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December 06, 2001

Pitchers stand in line of fire
By Rob Dibble

When Bryce Florie of the Boston Red Sox was struck in the face recently by a wicked line drive off the bat of the Yankees' Ryan Thompson, many fans might naturally think that every pitcher on every pitch must have a bit of fear running through his mind that such a thing could happen to him. At any moment.

Bryce Florie
Red Sox pitcher Bryce Florie was hit by a line drive off the bat of Yankees outfielder Ryan Thompson.

Well, believe it or not, that is not the case.

Former big leaguer Norm Charlton is one of my best friends and my former roommate with the Cincinnati Reds. And he has been hit twice in the face by a batted ball.

I caught up with him as he was driving to a fishing tournament, and we talked a bit about Bryce and the dangers that come with pitching at the big-league level. But first let me quickly give you a little background on one of my favorite people on this planet.

Norm graduated from Rice University with not one, but three, degrees. Of the three Nasty Boys, he was not only the toughest of us, but together with his 95-mph fastball and unhittable forkball, Norm had the best stuff, physically and mentally.

The play that sums up Stormin' Norman the best would have to be a time he was scoring from first base on a double. Norm barreled over one of the best home plate-blocking catchers of all time, Mike Scoscia. To this day, it still stands as one of the greatest plays I ever witnessed at the major-league level. Pitchers just don't do that!

I used to prepare myself for standing in front of major-league hitters during batting practice. I would stand at third base when the likes of Chris Sabo and Eric Davis were hitting.

Anyone who ever watched these guys during BP knows this isn't a very smart undertaking due to the fact that these gentlemen rip shots at you so hard it freaks out the toughest of players. After that, I was ready to stand 60 feet, six inches from anyone.

Anyway, back to Mr. Charlton. When Norm was playing for the Phillies, he was pitching to hard-hitting center fielder Steve Finley. He threw an inside fastball to Finley, who ripped a line drive off Norm's forehead, breaking several bones in his face and skull, and cutting a gash about eight inches long across his head.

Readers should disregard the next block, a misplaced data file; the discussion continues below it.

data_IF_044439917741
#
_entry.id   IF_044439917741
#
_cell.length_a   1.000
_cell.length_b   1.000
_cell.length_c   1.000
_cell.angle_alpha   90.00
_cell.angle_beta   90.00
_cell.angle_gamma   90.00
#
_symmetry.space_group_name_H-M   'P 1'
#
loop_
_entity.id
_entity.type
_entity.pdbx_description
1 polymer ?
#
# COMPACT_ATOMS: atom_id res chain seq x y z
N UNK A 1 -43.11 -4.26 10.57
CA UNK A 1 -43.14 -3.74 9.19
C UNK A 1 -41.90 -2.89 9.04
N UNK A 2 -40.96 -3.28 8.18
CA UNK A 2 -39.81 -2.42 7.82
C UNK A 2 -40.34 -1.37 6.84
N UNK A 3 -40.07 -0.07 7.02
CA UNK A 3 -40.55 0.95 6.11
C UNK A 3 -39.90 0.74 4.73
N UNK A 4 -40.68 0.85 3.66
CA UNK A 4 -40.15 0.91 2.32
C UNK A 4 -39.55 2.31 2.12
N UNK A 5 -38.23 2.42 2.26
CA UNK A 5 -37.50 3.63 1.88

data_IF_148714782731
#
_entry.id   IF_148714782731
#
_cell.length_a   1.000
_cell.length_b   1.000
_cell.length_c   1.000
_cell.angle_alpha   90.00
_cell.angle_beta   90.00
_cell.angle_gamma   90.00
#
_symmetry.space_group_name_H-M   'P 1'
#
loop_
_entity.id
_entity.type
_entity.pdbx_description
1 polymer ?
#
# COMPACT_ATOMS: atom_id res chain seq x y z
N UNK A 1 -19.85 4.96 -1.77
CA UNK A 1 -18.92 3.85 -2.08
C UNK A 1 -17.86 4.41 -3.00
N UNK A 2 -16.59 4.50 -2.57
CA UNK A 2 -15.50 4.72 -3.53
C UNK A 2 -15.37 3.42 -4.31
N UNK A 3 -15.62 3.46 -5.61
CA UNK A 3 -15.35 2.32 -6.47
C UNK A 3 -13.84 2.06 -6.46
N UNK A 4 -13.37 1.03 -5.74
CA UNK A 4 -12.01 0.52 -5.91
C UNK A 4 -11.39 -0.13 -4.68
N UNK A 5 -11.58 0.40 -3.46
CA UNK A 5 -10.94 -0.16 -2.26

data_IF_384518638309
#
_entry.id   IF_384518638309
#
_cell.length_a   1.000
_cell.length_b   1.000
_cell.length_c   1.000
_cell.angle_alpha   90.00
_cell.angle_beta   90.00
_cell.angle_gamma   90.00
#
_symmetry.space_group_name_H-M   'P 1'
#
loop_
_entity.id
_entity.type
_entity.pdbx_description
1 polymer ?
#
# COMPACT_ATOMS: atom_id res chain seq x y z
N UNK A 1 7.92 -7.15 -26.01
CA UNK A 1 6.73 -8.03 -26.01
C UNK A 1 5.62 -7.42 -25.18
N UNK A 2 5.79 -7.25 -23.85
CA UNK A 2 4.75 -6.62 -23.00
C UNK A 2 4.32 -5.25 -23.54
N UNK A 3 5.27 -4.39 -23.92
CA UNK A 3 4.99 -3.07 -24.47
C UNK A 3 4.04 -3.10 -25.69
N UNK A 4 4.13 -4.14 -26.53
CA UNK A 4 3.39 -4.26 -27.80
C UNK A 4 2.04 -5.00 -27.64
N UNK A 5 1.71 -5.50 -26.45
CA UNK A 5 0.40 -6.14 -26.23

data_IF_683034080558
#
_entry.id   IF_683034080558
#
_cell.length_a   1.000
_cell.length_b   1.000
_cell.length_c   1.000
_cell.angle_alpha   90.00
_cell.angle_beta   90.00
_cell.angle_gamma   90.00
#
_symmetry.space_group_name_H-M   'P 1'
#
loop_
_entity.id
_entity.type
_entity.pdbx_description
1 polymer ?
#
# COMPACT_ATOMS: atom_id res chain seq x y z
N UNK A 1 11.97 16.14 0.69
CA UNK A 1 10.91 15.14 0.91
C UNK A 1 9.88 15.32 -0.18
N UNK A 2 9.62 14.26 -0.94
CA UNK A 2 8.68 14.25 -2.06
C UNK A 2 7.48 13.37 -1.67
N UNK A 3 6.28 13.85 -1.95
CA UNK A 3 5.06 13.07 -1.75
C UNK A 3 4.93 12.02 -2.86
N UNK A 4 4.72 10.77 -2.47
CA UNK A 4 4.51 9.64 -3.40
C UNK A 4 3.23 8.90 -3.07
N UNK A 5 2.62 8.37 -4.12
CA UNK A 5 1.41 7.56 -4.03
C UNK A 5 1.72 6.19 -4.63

And let me tell you, he doesn't blame Steve at all. He blames himself for not getting the ball inside enough. That's my boy.

Naturally, everyone rushed to his aid, and when the trainer asked him a few simple questions like, "What day is it?" or, "What is your birthday?" Norm had no clue. But he did say he wanted to stay in the game, even if he didn't know where he was.

Major-league pitchers never give in and they never give up. They don't bring fear to the mound. They can't. They have to bring confidence.

Needless to say, Norm pitched two days later. When I called to see if he was OK, and Norm is very proud of this, all he could say is, "I never fell down. I only went to one knee."

Is this guy great or what?

The second time he got drilled was off the bat of Chicago White Sox slugger Frank Thomas. Same pitch, this time a broken nose, and as Norm puts it, "Had I not gotten a piece of it with my glove, I'd be eating steak with my six front teeth out and sitting next to my plate."

I asked him what it was like when he took the mound after the first incident. "I never thought about it consciously," Charlton said. "The rage I felt made me go out there and want to attack the hitters as soon as possible."

What he didn't realize was that when there was a line drive hit to the shortstop, he cowered like it was hit right at him. He didn't know he was doing this, until his teammates, laughing at him when he came back to the dugout, told him to go watch the play on videotape.

We talked at length about what Bryce may face on the road back to the mound. Obviously, he has to recover from his injuries. We hope and pray that he fully regains his sight. Then, it might not be as hard as people think.

What makes pitchers the way they are, and why only a select few ever get to the big leagues, is a belief in your own abilities -- a belief that if you throw your pitches where you want them to go, the batters have no chance. And if you fail tonight, they're going to have to beat you again and again, night after night, because major-league pitchers never give in and they never give up.

That is why major league pitchers don't bring fear to the mound. They can't. They have to bring confidence.

Norm and I totally agree that what happened to Bryce was an awful sight. But that special quality, which we can't fully explain, that gets us to the big leagues in the first place, should and will get Bryce Florie back on the mound and kicking ass in no time at all.

I want to say to Bryce that we're all praying for you, not only to get back on the playing field but also to make a full recovery. Best of luck.

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Red Sox pitcher Bryce Florie talks about the events surrounding his eye injury.
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Bryce Florie remains positive during his road to recovery after his career-threatening eye injury.
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